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  • Writer's pictureJane Leder

Who Says You Can Never Go Home Again?

I know. Going back to your childhood home or the home you visited when you were on vacation from college or back before you got your own place can feel a bit weird--even foreign. You have changed, become more independent. You've made new memories, fresh ones, that tend to eclipse the ones from decades earlier.

But yesterday, after my son found a listing for the home I shared with my family for almost thirteen years from the time I was an infant until we moved to our new home on Walnut Lake, I took an emotional trip down memory lane, surprised at how immediate things felt. The experts say that as we age, we often can't remember what we did or said minutes before ("Where is my cell phone? I just had it!" "I know I hung the keys on the hook, but they're not there.") but can recall events and conversations from decades ago. The older I get, the truer (and might I add frightening) that observation becomes.

The home on Colorado Street in Highland Park, Michigan, is all boarded up. The one tree in front of the house is dying; the lawn looks like it hasn't been seeded for years. The narrow, long entryway leading to the front door seems darker than I'd remembered but remains the perfect spot to bounce a tennis ball against the brick wall in a game of Russian handball. I often played until after sunset when my mother called me in for dinner for the third or fourth time. "It's getting cold," she said.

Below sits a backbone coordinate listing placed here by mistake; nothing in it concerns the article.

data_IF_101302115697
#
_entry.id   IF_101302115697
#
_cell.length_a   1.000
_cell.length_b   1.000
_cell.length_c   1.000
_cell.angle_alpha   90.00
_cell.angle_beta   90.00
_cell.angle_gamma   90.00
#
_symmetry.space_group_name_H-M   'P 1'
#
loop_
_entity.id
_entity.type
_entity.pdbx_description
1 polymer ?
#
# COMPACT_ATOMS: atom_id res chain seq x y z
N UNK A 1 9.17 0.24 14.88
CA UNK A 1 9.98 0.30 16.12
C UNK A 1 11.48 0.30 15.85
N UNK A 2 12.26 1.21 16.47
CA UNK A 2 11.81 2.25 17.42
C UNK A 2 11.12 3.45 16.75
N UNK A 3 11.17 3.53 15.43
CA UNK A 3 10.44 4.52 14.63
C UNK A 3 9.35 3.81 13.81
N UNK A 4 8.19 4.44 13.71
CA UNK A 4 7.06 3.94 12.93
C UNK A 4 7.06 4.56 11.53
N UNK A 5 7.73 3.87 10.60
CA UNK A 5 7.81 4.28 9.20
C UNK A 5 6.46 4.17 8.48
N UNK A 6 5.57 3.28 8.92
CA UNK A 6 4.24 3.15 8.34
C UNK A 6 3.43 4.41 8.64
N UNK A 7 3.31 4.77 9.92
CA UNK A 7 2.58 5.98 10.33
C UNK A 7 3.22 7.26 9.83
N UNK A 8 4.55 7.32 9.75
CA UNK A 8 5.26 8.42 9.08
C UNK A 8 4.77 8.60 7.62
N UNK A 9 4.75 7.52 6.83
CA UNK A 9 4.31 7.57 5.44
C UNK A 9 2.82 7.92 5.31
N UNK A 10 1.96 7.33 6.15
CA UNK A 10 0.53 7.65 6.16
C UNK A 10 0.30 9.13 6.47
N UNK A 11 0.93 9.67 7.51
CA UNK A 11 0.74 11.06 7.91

As I swiped to the next photo of the vestibule, even though stripped of the flower-patterned carpeting in favor of exposed wood floors, I could hear my friends congregating there, talking at full speed about what we might be up to next. They'd left their bikes strewn across the front lawn, unlocked. It was a safer, freer time.

It was when I "climbed" the stairs to the second floor and recognized my now empty bedroom straight ahead, that I felt like the self-assured young girl with so much in front of me-- including Joey, the mysterious boy who lived next door, whom I never saw--not once. Joey didn't go to the public elementary school with the rest of us but to a Catholic school in another part of town. The one window in my bedroom faced what I assumed to be his. But I never saw the shade lifted, not even on a hot, sunny afternoon. I dreamed of him for years.

I stood where my desk would have been. I could see the corkboard on the wall above it with stick pins holding up photos of ballerinas, school papers with "Excellent" scrawled at the top, and mementos from my trip to Memphis and the ski lodge at Boyne Mountain. I loved that corner of the room. It was cozy and all mine. In a family of four kids, personal, private space was at a premium.

HGTV touts "en suite" baths as a must haves. "My" bath featured white porcelain. And it was in the white porcelain tub that I used my father's straight-edged razor to shave--make that, slice--my legs. I didn't have time to grab his shaving lotion so used a bar of soap instead. When my mother saw the bandages plastered up and down my legs and asked what had happened, I told her I'd fallen in the bushes. She was kind enough not to question me further.

My "visit" thrilled me, moved me, reminded me of what had been and the journey I'd taken from there to here. At times, it's been a rough ride; at others, it's been sublime. But it would never have been the same without those thirteen formative years in the house on Colorado Street.


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